The Court of Appeal has dismissed an attempt by Grant Thornton to overturn a record £22.6m claim for damages brought by former client AssetCo over the firm’s failure to spot a fraud at the AIM-listed company, which nearly collapsed as a result of an accounting scandal
Grant Thornton appealed against an earlier ruling by the High Court which found its auditing of AssetCo to be a ‘flagrant breach of professional standards’, exhibiting failures ‘of the utmost gravity’.
At the Court of Appeal, Grant Thornton appealed against the damages, which were awarded for the negligent audit of AssetCo’s accounts for the years ended 31 March 2009 and 2010. [AssetCo and Grant Thornton  EWCA Civ 1151].
At this hearing, Grant Thornton admitted that it had in important respects carried out the audits in breach of its duty of care and that it had failed in its duty to identify management fraud, particularly dishonest representations and evidence provided to it by senior management in the course of the audits.
The bulk of the evidence at the original High Court trial concerned the counterfactual situations which AssetCo alleged would have occurred in 2009 and 2010 if Grant Thornton had conducted competent audits.
The judge delivered a 493-page judgment which found that the counterfactual situations would have occurred, that the damages sought were within the scope of Grant Thornton’s duty and were not too remote, and that AssetCo had mitigated its loss.
The judge reduced the damages by 25% from just over £29.8m to reflect AssetCo's contributory fault.
Grant Thornton’s appeal on the issue of damages had three elements. First, it argued that the judge should have held that AssetCo had failed to establish that the losses for which it claimed damages were within the scope of the firm’s duty of care and that its breaches of duty were the legal cause of those losses.
If Grant Thornton had been able to carry the argument, then the whole award of damages would be set aside.
The second line of argument was that the judge had erred in his application of the principles for awarding damages for loss of a chance in finding that the counterfactual situation was established on a 100% basis, and also erred in his assessment of the chances of four specific matters.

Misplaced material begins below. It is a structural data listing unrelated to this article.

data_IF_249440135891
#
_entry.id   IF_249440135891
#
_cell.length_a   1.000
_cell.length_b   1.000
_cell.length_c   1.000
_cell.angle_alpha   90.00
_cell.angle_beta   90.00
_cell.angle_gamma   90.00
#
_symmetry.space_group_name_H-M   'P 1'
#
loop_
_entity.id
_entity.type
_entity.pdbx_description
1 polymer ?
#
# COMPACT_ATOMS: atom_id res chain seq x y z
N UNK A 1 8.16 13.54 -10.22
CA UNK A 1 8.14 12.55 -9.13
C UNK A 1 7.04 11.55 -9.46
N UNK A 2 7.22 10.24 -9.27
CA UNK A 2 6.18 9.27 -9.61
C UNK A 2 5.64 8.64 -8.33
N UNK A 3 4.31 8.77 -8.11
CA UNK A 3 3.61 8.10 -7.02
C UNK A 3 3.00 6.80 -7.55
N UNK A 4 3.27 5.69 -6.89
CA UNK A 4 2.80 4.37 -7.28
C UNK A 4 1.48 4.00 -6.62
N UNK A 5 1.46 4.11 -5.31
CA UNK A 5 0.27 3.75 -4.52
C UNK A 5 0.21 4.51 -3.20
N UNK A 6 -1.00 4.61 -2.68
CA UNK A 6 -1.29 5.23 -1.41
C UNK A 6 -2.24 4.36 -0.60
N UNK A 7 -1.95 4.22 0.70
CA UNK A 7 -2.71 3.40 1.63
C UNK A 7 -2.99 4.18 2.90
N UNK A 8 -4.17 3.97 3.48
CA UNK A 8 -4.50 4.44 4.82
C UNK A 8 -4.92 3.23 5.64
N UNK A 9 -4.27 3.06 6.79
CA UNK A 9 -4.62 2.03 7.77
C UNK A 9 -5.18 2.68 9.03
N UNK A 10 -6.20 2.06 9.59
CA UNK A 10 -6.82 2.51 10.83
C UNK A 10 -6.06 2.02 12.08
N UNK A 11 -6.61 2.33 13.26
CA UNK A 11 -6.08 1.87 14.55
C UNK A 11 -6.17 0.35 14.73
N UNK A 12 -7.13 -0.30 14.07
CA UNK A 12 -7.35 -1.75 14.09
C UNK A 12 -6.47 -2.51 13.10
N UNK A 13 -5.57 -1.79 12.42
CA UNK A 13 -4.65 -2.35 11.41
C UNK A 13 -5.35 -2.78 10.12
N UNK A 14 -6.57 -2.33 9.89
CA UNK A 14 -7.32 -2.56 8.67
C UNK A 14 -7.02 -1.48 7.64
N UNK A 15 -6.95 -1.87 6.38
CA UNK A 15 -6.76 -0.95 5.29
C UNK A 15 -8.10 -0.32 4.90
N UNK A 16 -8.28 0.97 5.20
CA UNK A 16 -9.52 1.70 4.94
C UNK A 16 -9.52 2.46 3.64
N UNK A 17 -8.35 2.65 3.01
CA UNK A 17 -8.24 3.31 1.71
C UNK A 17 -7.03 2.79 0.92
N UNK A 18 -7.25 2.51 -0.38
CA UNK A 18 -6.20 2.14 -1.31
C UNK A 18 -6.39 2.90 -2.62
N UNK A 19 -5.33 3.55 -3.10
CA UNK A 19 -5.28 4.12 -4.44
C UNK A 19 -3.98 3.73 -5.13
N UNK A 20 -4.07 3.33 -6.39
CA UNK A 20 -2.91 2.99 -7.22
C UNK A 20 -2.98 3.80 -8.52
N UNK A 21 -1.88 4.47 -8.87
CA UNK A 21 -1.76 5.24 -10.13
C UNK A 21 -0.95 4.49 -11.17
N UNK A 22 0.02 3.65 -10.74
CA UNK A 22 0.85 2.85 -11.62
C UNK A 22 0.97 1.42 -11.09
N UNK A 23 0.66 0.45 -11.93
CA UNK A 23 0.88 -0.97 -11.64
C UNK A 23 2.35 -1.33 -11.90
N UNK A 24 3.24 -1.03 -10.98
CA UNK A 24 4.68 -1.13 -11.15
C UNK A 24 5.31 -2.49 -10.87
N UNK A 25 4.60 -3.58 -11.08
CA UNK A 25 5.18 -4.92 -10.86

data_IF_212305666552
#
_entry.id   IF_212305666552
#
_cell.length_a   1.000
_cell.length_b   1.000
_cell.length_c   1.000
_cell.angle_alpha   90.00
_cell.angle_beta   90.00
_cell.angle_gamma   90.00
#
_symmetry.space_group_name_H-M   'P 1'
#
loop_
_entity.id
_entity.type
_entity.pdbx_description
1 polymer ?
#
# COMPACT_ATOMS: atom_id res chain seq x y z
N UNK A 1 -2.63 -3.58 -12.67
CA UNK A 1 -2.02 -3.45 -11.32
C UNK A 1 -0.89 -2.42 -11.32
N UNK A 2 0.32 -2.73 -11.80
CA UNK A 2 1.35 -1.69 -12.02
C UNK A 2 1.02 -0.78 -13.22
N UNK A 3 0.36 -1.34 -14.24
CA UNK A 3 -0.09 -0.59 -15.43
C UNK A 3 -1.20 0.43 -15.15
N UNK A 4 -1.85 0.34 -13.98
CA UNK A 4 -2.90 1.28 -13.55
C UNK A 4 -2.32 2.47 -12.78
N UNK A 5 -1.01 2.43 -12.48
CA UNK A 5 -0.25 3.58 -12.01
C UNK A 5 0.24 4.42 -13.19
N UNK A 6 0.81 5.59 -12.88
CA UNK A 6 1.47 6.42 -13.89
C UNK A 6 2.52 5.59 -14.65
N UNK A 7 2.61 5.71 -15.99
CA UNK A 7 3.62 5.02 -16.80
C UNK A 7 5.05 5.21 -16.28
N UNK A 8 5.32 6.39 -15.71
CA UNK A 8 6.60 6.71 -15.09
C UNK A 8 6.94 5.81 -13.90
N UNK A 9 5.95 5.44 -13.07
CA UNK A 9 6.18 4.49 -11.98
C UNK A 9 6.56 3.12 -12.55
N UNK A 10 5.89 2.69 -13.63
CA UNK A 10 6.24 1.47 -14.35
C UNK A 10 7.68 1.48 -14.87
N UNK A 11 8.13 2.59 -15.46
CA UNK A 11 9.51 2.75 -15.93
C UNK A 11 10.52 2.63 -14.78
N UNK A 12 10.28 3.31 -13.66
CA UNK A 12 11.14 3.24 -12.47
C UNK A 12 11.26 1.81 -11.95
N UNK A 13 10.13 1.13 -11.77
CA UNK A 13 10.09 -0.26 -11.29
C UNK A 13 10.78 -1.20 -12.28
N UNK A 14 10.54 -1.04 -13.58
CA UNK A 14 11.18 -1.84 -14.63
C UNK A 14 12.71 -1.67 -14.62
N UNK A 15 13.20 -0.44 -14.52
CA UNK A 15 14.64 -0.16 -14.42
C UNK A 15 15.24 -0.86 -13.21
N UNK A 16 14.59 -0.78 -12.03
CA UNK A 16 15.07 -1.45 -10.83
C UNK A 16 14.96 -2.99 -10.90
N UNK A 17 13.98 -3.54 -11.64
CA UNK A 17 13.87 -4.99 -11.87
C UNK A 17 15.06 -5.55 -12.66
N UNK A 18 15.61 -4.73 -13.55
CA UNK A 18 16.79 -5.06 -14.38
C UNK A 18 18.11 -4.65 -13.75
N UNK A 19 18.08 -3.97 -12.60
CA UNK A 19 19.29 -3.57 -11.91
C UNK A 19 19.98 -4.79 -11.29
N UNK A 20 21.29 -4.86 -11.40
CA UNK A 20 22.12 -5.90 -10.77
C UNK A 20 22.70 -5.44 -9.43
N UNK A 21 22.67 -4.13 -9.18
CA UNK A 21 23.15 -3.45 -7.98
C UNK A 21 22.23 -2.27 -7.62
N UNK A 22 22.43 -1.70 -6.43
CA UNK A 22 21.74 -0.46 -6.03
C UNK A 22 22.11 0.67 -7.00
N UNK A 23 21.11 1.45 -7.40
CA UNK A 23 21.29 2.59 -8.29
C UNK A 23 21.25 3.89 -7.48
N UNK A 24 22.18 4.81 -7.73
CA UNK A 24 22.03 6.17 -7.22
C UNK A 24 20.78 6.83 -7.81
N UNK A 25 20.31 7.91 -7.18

Thirdly, Grant Thornton sought to argue that the judge had failed to give credit for benefits received by AssetCo. If successful, this would eliminate or reduce the losses for which damages were recoverable.
Although AssetCo's claim relates to the audit of the accounts for the years ended 31 March 2009 and 31 March 2010, and the judge made findings in respect of both audits, the appeal was concerned only with the audit of the 2009 accounts.
The parties accepted that, in the light of uncontested findings made by the judge, the 2010 audit and Grant Thornton’s admission of negligence in respect of it did not affect AssetCo's case to recover all the damages awarded to it.
Having considered the three arguments, the judges dismissed the appeal. The court did, however, decided that a payment of £1.5m should not be included in the losses for which Grant Thornton is liable, while the proceeds of a share issue in July 2009, amounting to £7.5m is a benefit for which GT is entitled to credit.
In a statement on the court’s findings AssetCo, a provider of outsourced fire and rescue services and equipment, said the disallows meant the damages awarded are reduced from £29.8m to £20.8m, before a 25% deduction for contributory negligence.
The company said: ‘The current estimate of the benefit to AssetCo including interest and costs is approximately £25m, however the precise amounts will be determined at further court hearings in due course, together with any arguments as to grounds for an appeal to the Supreme Court.’
A spokesperson for Grant Thornton UK said: ‘We note the Court of Appeal’s decision and the partial success of our appeal in reducing the award of damages.
‘We acknowledged several years ago that the work in question, which was done in 2009 and 2010, fell short of the standards expected of us.
‘The quality of our audits is a key priority for us and we continue to invest significantly in our audit practice to ensure our audits deliver the necessary quality standards.’
In 2017 the Financial Reporting Council (FRC) fined Grant Thornton £2.275m and given retired partner Robert Napper a three-year ban and a £130,000 fine after its investigation identified a range of ‘widespread and significant’ failings in work on the audits of AssetCo. In 2018, the FRC banned three former directors of AssetCo for misconduct and in some cases facilitating fraud.